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My Grapefruit Shandy

Two summers ago the beer section of the supermarket I normally patronize (Publix, in case you wonder) added something called "grapefruit shandy," made by Leinenkugel's.

As far as I can remember the only Shandy I'd ever heard of was Tristram, but I learned that it's a term for beer combined with lemonade--apparently the default meaning--or some other sweet beverage. I like beer a lot and I like grapefruit juice a lot, so I thought this sounded interesting enough to justify my buying a six-pack. I did like it, and I also tried Leinenkugel's Summer Shandy, which is the lemonade version, and which I liked, but not nearly as much. Toward the end of summer both disappeared from the shelves at Publix.

Last summer I waited in vain for the grapefruit shandy to appear, but only the lemonade version did. I bought a six-pack or two of the latter, but remain unenthusiastic about it. And this summer the same thing happened. Publix does have a Leinenkugel's grapefruit-flavored "spritzen": "beer with a splash of seltzer and natural flavors." I tried it, It's ok if you like flavored water, though it does have a 4.2 alcohol content and only 93 calories, so I guess it's better than lite beer. 

One day last week as I stood inspecting the beer shelves--twice, in case I had missed the grapefruit--it suddenly dawned on me that if grapefruit shandy was literally beer and grapefruit juice, I could, should, and would make my own. So I decided to experiment, and bought a six-pack of my favored relatively light and crisp beer, Fairhope Brewing Company's Cheap Sunglasses, and a carton of grapefruit juice.

I started with a shot (1 1/2 oz.) of grapefruit juice and a can of beer, and it was absolutely perfect. It was as if Edison's first idea for a light bulb had been a total success. I need experiment no further.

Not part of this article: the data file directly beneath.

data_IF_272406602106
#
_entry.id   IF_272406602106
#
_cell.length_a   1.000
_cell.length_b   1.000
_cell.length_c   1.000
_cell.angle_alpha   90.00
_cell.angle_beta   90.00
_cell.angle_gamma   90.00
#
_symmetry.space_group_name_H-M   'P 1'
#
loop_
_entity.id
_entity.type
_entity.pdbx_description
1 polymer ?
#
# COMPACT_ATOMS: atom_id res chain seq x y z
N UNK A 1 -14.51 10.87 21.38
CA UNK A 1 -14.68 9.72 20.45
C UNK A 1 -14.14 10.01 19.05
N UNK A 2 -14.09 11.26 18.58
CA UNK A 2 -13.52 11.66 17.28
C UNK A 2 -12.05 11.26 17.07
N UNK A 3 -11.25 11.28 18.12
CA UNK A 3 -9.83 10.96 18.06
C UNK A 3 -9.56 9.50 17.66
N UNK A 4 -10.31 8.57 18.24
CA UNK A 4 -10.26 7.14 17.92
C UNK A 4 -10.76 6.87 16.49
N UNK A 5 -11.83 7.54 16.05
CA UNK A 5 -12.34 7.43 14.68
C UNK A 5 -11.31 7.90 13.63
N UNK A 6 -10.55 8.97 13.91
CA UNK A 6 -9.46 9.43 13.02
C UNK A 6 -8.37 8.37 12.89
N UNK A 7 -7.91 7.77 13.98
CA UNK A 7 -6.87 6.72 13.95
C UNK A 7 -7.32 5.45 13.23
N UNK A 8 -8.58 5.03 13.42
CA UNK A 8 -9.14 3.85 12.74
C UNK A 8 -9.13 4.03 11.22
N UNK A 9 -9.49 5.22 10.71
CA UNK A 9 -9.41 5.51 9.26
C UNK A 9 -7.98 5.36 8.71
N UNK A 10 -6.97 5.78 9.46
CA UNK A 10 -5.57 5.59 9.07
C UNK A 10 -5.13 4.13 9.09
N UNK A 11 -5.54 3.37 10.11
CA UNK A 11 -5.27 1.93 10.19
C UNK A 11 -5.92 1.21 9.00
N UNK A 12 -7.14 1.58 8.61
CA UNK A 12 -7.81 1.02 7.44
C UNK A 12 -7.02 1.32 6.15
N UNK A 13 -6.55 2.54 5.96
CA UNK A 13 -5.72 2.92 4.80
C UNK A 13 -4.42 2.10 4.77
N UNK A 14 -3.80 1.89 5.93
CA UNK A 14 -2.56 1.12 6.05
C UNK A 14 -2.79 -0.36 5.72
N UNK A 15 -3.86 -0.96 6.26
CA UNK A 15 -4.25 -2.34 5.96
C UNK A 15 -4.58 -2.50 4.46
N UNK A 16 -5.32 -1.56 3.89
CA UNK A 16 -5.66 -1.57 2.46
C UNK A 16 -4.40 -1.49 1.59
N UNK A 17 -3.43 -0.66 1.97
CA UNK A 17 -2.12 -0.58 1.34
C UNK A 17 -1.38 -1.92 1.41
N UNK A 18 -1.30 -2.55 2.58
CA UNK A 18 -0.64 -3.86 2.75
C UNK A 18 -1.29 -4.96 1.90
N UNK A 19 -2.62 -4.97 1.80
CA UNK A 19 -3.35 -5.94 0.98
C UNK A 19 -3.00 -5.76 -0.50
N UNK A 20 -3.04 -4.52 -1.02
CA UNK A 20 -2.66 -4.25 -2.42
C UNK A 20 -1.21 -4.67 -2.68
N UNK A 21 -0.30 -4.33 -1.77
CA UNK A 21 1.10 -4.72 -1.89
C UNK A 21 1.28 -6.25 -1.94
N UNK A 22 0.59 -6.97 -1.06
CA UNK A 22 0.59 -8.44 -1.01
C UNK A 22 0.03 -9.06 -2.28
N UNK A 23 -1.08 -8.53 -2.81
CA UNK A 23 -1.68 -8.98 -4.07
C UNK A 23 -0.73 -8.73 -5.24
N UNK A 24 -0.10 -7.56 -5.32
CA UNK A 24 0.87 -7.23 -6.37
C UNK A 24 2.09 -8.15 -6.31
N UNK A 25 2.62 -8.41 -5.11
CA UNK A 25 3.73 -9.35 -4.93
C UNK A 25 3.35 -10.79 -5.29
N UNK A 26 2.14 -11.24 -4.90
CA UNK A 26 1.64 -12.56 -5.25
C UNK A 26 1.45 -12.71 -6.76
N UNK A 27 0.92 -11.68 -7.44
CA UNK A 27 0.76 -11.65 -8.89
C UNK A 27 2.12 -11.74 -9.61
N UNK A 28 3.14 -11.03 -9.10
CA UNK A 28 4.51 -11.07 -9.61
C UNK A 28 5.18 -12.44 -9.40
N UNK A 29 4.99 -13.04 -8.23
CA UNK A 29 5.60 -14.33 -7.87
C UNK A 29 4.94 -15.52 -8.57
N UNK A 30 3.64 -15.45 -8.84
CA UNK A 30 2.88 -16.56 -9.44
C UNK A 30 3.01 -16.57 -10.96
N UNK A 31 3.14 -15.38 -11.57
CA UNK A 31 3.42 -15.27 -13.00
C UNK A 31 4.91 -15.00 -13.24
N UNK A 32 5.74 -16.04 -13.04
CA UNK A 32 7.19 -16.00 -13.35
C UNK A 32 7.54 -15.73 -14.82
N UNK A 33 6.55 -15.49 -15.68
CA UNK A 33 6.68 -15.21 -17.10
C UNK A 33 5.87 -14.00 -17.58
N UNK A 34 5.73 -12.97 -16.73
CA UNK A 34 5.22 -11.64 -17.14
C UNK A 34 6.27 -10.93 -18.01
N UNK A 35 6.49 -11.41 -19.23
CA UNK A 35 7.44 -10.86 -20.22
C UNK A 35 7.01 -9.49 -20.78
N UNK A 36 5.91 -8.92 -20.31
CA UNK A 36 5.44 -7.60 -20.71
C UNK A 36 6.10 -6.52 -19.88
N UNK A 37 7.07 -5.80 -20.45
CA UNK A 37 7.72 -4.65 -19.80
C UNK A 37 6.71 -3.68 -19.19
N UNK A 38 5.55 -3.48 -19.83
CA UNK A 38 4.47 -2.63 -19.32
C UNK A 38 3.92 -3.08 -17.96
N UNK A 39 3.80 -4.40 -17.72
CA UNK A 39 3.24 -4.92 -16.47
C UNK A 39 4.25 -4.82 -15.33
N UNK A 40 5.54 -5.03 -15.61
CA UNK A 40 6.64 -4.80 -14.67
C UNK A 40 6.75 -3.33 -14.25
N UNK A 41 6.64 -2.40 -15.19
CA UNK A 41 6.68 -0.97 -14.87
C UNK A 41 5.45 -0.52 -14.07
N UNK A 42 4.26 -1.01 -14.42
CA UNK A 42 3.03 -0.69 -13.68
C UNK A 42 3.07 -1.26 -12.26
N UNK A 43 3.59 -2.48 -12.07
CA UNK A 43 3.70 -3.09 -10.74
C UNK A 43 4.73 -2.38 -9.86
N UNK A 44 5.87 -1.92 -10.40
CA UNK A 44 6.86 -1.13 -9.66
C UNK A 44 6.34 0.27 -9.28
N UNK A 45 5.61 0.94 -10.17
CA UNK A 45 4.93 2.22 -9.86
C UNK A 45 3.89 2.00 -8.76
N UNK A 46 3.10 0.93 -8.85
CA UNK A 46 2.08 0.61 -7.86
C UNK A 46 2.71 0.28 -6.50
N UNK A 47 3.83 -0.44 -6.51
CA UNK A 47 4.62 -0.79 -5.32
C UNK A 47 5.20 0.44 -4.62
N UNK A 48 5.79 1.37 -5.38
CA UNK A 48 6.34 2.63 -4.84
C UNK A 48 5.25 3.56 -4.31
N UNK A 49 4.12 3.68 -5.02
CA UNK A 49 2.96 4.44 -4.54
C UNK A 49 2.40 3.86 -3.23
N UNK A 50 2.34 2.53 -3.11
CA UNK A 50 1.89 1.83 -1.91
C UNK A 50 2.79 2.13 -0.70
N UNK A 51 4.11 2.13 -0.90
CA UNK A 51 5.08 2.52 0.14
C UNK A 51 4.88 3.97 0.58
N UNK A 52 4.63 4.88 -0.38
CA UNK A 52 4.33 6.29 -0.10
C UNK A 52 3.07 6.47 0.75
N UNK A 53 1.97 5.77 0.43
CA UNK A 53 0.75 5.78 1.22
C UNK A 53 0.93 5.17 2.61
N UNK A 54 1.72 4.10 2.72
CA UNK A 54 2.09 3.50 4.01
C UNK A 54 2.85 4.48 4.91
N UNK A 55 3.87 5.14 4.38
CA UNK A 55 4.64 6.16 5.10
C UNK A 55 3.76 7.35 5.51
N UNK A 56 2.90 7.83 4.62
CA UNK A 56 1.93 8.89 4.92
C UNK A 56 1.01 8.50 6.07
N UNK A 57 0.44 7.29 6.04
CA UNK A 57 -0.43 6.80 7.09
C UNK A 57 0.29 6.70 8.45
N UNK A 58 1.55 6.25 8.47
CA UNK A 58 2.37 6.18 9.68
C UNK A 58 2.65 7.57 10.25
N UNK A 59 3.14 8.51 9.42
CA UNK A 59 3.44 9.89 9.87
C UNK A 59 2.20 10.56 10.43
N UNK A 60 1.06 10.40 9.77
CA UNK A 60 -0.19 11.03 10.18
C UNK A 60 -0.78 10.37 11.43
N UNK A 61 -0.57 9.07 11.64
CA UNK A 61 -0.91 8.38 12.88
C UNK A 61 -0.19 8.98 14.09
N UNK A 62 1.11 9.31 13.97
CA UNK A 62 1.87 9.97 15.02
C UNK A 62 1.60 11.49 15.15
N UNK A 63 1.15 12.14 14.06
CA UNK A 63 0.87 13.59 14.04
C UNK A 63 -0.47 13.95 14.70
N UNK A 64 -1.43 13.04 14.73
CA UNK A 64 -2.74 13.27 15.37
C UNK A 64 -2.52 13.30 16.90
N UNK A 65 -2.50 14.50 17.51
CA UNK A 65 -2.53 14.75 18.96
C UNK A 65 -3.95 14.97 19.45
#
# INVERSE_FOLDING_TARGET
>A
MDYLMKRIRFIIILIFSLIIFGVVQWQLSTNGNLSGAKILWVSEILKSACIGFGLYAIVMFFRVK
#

I realize these are bottles, not cans. FBC recently switched to cans.

Unless you live in this area you probably can't get Cheap Sunglasses, but I'm sure there are many others that would work just as well. It's described as a kolsch (or rather "k├Âlsch"). I'm not enough of a beer connoisseur to be able to keep the terminology straight in my head for very long, but "pale, highly attenuated, hoppy, bright" (according to Wikipedia) does sound perfect as a companion to the flavor of grapefruit. 


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You should never buy a lot if something you really like, because it will soon become unavailable for ever.

I am glad you had your inspiration.


Dark cherry Fresca. They found out I liked it and took it away. Another grapefruit drink down the drain.


I'm inclined to be more fatalistic: if you really like it, it will become unavailable.

(Not really.)

I used to like Fresca once upon a time. I had no idea they even made it in different flavors.

But that's what I said, isn't it? Or do you mean you don't even have to buy a lot of it.

Apparently, every time I want to type of, it comes out if.


Right, I meant that you don't even have to buy a lot of it. Just like it. ;-)

Right this moment, I just want some grapefruit juice. You don't suppose they can get rid of all that, do you?


Surely not. They didn't take it away from me, though I haven't checked since I bought some over a week ago.

Back when I was younger and quite the Anglophile, I used to drink shandy occasionally when I wanted to limit my alcohol intake. The original English version was half beer, half ginger ale. The use of lemonade came later, but note that UK lemonade is usually carbonated, so when you mix it with beer you don't lose any fizz.